"Teaching is a thinking person’s job, which has enormous implications for anyone that supports teachers. The conversations we have about practice must be about cognition. Teaching is about making decisions about what to do next given the circumstances. Teaching is an enormously complex activity.”
— Charlotte Danielson
Approximately half of a teacher’s evaluation is based on measures of teacher practice (MOTP) from classroom observations using a research-based rubric of teacher practice. Frequent classroom observations paired with timely, meaningful feedback and targeted support to help teachers continuously strengthen their instruction is a central feature of both the DOE’s "Framework for Great Schools" and Advance.
Teachers and their school leaders must develop a shared understanding of what effective instruction looks like, and a common language with which to discuss it in order to achieve continuous growth in teacher practice. Advance utilizes Charlotte Danielson’s 2013 Framework for Teaching to provide a common language to describe effective teaching practice, and regular, collaborative reviews of student achievement data to focus these conversations on improving student outcomes.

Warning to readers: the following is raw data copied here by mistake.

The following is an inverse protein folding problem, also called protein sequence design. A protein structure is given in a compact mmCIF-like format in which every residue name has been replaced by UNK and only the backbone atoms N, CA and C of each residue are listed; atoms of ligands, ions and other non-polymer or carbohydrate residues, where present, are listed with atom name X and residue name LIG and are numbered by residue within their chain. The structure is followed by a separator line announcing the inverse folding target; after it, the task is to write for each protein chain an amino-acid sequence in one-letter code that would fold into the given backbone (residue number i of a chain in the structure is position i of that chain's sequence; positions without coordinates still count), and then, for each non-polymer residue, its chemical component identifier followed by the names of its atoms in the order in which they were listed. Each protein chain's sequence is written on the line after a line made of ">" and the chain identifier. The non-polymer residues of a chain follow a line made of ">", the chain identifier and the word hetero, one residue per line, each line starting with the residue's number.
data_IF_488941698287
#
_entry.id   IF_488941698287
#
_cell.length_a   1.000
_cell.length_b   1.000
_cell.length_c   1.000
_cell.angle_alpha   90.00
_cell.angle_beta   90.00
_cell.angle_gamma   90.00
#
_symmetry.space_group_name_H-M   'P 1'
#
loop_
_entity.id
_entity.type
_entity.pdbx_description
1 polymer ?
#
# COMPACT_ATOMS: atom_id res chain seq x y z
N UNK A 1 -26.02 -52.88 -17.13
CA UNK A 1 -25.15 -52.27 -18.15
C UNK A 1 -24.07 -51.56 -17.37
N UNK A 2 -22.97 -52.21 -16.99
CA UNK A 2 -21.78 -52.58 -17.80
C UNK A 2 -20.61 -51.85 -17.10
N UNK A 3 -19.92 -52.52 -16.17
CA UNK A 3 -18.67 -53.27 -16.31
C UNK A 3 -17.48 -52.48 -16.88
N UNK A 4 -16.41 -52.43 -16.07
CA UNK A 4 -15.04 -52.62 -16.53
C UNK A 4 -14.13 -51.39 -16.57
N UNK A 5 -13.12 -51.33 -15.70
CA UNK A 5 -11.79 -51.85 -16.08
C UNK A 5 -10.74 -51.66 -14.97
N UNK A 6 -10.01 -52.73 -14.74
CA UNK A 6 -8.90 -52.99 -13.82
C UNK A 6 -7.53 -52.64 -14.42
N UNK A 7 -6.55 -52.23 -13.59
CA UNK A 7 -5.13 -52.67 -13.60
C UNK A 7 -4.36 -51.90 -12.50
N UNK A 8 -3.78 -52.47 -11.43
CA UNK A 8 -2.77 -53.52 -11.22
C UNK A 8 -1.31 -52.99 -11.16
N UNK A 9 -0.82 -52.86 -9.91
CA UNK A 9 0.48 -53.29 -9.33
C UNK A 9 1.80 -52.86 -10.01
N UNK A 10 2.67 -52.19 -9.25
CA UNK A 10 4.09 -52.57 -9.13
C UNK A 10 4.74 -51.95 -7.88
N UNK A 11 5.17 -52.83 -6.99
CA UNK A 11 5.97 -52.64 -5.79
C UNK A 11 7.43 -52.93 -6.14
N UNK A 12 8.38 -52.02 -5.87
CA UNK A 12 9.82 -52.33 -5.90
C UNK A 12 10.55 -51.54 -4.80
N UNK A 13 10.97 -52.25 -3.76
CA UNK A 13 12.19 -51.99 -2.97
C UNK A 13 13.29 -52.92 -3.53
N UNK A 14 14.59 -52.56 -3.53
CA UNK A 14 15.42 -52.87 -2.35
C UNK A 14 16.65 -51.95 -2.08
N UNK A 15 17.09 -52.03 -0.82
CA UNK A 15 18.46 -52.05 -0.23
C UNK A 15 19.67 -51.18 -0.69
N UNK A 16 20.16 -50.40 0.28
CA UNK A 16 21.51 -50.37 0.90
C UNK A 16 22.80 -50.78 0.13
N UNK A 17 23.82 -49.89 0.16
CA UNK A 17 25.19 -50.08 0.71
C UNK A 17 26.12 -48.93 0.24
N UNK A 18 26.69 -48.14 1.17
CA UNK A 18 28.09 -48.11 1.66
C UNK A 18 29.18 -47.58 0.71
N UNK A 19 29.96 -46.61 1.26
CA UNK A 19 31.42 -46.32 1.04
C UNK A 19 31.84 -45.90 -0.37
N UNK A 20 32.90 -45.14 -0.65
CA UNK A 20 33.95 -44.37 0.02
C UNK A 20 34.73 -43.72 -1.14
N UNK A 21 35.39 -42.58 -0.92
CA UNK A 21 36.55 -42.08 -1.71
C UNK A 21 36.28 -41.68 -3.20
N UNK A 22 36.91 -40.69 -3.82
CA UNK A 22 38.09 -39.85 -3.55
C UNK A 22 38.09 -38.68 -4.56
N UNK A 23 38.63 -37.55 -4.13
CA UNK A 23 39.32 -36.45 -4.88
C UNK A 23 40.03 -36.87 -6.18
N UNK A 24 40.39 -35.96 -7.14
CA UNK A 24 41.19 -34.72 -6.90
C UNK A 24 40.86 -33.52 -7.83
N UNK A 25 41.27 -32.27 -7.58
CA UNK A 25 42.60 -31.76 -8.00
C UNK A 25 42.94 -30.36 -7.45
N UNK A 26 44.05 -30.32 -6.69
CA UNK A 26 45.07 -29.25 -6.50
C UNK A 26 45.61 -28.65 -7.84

The Framework for Teaching is a comprehensive, nationally-recognized, research-based rubric of teacher practice. It has 22 components, divided into four domains that provide precise language to describe characterisics of good teaching practice. The Framework for Teaching takes what educators already know about teaching, and promotes productive conversations about teacher practice by providing an articulated structure and a common language.
While the entire Framework for Teaching may be used for non-evaluative (i.e., formative) purposes, teachers receive ratings on eight prioritized components through multiple classroom observations by their principal or other administrator, with teachers choosing their observation option. Teachers then receive feedback on all observations.
Explore the Danielson Framework for Teaching and related resources through WeTeachNYC. Please note: some resources are only available to DOE educators and require a DOE a login and password to access.